Chennedy Carter’s return would add piece to Dream’s ‘puzzle’

Dream guard Chennedy Carter (3) reacts during a game against the Chicago Sky, Wednesday, May 19, 2021, in College Park. The Chicago Sky won 85-77. (AP Photo/Danny Karnik)
Caption
Dream guard Chennedy Carter (3) reacts during a game against the Chicago Sky, Wednesday, May 19, 2021, in College Park. The Chicago Sky won 85-77. (AP Photo/Danny Karnik)

Credit: AP

The six-minute mark of the fourth quarter hit when Crystal Bradford sank a driving layup at Capital One Arena. The Dream’s lead swelled to six, and they could smell consecutive victories over the Washington Mystics — the latest coming away from home.

The Dream had slaughtered the Mystics, only four days earlier, with a 101-73 victory. That day the Dream shot lights out, carried their defensive momentum to a win and snapped a skid to regain some vigor in the tough midsummer’s stretch. Along with recent familiarity with Washington, the Dream was benefiting from an opponent that went into Thursday evening’s game without star Tina Charles, frontcourt presence Erica McCall and Myisha Hynes-Allen left early with a knee ailment.

Those factors gave the Dream every reason to believe they would leave the nation’s capital after adding a notch to the win column. Two minutes elapsed, and those hopes faded. A depleted Washington team went on a 9-0 run, reclaimed the lead and defeated the Dream (5-7) with a 96-93 score.

“I thought we got very undisciplined defensively,” interim coach Mike Petersen said. “They got us all spread out, and we didn’t do a very good job (adjusting). We didn’t stay connected. You score 93, and you should be able to win the game.”

“We got a little stagnant. We didn’t move the ball as well as we did to start the game,” said veteran guard Odyssey Sims, who paced the Dream with 22 points and seven assists. “We were missing the extra pass, and the ball stayed on one side of the floor.”

The Dream fell to 1-5 in June, which included four consecutive defeats to Minnesota and Seattle. The Dream remained competitive in those contests, but there’s an evident missing piece as second-year guard Chennedy Carter continues to recover from an elbow injury sustained May 27 against the New York Liberty.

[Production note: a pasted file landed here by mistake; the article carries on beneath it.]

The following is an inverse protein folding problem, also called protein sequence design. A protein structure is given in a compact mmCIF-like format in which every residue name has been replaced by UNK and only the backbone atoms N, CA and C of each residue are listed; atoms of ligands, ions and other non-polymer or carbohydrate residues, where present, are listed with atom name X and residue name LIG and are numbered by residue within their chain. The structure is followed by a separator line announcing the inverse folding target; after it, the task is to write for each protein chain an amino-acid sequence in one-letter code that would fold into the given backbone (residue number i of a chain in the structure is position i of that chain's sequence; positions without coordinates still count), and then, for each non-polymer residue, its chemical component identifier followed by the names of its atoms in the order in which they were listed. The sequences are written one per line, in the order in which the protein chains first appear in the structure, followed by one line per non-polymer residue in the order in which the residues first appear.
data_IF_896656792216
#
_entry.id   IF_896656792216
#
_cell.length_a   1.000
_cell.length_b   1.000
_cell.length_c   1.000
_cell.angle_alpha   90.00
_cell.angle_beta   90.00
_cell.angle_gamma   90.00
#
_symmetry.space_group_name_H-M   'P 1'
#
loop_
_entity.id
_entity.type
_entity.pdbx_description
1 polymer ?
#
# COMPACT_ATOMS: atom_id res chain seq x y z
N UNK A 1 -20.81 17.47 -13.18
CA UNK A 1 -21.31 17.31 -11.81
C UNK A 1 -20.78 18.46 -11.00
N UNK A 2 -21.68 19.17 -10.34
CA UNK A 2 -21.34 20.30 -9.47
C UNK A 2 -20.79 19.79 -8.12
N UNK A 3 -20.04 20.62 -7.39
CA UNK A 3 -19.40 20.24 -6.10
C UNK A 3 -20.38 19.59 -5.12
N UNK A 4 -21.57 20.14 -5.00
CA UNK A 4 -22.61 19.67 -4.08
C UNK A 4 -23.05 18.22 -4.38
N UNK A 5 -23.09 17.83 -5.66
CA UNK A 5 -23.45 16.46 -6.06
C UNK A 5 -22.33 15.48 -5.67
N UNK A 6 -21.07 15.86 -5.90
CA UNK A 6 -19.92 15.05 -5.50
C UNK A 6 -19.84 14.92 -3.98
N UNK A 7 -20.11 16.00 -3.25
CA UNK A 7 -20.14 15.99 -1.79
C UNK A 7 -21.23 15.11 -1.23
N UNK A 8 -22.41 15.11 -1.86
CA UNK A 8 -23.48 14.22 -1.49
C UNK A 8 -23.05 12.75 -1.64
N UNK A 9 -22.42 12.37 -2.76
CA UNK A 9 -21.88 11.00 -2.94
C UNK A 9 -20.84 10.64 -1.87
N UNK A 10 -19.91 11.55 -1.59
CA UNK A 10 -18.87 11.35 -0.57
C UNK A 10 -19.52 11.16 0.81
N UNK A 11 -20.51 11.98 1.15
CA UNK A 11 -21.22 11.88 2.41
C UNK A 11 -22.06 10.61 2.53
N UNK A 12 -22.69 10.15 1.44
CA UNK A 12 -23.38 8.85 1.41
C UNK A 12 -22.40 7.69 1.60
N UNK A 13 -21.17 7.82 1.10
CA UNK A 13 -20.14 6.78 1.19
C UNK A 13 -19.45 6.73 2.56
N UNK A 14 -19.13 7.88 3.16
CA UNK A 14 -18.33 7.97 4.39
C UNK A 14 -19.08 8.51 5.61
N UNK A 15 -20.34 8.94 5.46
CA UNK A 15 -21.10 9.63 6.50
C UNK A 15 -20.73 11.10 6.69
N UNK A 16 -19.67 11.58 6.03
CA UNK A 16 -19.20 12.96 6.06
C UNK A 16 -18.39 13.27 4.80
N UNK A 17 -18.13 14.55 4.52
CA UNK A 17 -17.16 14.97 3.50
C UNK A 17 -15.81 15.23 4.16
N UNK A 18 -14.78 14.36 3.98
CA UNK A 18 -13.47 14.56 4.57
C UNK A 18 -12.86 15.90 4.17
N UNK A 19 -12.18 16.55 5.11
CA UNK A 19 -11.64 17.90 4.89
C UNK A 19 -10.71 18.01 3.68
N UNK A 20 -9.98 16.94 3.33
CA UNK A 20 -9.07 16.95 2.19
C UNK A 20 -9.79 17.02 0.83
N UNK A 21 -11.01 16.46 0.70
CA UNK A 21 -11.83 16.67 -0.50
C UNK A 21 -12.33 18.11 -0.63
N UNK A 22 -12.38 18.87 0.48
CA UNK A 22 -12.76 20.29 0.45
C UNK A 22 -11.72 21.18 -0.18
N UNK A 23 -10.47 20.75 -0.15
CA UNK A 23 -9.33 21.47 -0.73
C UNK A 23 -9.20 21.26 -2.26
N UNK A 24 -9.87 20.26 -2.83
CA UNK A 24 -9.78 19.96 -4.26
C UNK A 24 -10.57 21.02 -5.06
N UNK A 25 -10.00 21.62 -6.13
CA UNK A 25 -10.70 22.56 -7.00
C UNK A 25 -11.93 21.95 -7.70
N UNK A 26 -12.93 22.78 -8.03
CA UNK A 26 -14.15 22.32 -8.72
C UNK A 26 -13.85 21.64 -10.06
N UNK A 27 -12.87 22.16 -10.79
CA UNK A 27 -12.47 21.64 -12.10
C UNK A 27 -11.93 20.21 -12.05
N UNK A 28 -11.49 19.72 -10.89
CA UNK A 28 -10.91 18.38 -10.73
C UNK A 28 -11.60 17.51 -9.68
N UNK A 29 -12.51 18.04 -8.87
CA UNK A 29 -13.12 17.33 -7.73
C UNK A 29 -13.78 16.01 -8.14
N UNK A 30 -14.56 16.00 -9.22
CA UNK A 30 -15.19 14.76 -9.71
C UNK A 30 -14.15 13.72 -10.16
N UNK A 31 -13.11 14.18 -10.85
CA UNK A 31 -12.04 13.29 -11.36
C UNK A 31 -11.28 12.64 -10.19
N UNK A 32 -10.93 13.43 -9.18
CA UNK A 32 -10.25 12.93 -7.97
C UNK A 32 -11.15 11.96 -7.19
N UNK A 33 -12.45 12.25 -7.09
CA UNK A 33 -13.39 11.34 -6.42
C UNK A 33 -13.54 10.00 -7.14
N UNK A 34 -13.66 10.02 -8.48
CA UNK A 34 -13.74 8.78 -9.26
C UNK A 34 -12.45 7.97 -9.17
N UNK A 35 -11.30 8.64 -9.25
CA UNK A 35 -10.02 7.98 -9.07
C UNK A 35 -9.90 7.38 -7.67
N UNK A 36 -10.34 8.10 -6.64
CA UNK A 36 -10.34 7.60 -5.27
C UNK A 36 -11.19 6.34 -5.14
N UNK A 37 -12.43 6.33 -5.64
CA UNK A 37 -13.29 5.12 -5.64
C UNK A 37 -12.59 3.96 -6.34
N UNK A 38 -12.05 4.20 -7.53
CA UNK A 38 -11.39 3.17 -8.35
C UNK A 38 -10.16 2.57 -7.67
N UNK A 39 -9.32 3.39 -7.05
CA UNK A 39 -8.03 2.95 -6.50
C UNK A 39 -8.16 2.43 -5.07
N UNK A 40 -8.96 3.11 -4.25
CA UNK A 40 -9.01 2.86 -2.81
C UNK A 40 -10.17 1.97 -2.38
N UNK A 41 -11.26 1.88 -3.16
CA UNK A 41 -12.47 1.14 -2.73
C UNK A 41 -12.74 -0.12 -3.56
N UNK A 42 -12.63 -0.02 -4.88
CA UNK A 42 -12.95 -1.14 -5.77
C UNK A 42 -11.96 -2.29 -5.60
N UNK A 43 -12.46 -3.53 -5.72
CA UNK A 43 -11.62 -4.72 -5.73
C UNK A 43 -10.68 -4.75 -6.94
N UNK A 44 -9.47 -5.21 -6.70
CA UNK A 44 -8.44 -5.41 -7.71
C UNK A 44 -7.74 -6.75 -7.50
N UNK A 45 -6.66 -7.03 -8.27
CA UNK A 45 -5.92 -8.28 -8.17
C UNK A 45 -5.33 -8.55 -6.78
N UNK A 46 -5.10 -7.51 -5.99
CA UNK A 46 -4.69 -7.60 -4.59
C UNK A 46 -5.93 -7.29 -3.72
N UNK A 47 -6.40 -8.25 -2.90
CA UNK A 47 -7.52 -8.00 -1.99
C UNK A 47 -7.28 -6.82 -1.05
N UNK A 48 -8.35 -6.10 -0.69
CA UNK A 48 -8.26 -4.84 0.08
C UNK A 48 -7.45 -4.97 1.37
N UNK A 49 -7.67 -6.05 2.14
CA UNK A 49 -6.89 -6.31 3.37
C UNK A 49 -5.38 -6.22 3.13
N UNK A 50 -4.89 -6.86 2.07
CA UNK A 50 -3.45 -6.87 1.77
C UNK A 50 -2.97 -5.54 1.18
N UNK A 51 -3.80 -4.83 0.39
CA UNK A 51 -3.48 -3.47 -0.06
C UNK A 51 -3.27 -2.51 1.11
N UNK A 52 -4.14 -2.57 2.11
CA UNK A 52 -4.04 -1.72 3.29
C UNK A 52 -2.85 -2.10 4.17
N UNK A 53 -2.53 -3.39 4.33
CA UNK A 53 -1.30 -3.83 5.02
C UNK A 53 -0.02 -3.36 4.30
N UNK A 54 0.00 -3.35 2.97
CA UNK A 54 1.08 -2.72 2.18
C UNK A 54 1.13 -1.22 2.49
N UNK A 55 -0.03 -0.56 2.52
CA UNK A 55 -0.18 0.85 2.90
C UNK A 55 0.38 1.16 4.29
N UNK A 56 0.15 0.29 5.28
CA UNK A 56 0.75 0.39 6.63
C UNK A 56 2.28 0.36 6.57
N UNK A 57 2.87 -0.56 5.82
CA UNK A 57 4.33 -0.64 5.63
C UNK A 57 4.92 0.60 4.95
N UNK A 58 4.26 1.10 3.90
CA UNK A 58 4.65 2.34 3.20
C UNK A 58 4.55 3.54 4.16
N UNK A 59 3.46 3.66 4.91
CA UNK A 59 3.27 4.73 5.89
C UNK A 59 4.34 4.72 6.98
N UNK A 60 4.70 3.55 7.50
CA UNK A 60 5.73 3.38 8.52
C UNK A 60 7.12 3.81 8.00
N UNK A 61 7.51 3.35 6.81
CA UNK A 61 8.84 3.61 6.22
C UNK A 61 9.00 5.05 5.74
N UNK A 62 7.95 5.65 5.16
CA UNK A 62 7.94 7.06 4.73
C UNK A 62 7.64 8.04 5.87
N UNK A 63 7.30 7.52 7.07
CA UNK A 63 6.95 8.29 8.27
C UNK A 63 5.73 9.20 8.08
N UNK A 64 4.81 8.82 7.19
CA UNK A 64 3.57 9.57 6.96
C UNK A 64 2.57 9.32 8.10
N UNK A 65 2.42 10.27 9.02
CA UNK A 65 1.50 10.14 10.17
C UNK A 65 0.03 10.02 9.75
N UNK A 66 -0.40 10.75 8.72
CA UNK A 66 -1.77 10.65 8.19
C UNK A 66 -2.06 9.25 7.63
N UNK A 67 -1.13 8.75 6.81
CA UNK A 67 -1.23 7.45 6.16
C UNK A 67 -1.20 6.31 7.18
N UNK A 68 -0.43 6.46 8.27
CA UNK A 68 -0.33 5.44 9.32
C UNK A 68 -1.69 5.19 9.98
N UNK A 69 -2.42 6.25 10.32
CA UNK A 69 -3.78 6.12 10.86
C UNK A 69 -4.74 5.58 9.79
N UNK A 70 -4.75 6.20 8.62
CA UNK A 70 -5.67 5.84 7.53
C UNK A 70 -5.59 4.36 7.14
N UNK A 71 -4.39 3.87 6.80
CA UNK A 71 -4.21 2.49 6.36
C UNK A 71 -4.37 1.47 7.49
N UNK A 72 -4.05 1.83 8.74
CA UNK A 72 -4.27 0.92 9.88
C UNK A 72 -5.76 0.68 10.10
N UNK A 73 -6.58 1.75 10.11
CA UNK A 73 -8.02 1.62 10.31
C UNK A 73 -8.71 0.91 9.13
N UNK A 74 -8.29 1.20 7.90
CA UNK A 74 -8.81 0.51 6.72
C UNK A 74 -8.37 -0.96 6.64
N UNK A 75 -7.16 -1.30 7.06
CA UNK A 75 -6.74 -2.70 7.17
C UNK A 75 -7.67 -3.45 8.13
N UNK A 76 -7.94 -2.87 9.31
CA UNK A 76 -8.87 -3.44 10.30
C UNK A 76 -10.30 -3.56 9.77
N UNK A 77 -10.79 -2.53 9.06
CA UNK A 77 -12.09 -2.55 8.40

The jolt to the Dream’s rotation is near, though. Carter has been listed as doubtful for a number of games, but is progressing closer to return.

“It’s a bit of a work in progress because this is the first significant injury to my arm,” Carter said June 8 in her lone meeting with reporters since the injury. “I had a lot of swelling, but now that’s going down. I should be back soon. Sooner than I thought, honestly.”

Carter’s arm has gradually improved with numerous treatment sessions and increased involvement in practice. She does daily range-of-motion exercises, uses stimulation to reduce swelling and works with the training staff frequently to accelerate her return to the court.

Petersen said that Carter is doing numerous shooting drills and 5-on-0 work during sessions. Carter also receives live work with dribbling and quicker movements to maintain the shifty guard’s change of direction.

Carter also has seen improvement by watching games from a different perspective. Tianna Hawkins applauded Carter for continuing to serve as a valuable asset to the Dream with contagious energy and willingness to communicate.

“She’s been doing what she needs to do in terms of getting healthy and back on the court,” Hawkins said. “We will be a lot quicker with her back. She allows us to run in transition and move the ball a little bit better.”

Carter averaged 15.7 points per game through the team’s first six contests, which ranks 18th best in the WNBA despite missing six games, according to Her Hoop Stats.

Petersen called it a “silver lining” to Carter’s injury, but the Dream have been able to take advantage of their deep backcourt. Sims has rebounded from a slow start to the season and stepped into the starting role, Tiffany Hayes has remained a consistent do-it-all piece, and Courtney Williams has continued to be a 3-point threat despite a colder shooting performance against the Mystics.

Then again, each of the guards have contrasting styles. Carter’s return gives the Dream another dangerous weapon and allows them to further embrace a fast-paced style of play.

“Chenn gives us some more downhill and helps us get to the rim,” Petersen said. “It will give us another piece to the puzzle that we’re trying to put together when she comes back.”

The WNBA season creeps toward the midway mark, and the Dream have remained in a playoff position despite playing half of the season without a premier player. The Dream have patched it together, but hope that Carter’s return revives the group’s winning ways.

It might come soon, but the adjustments without No. 3 in the fold continue.

“It’s one of those deals where you’re out until you’re not,” Petersen said.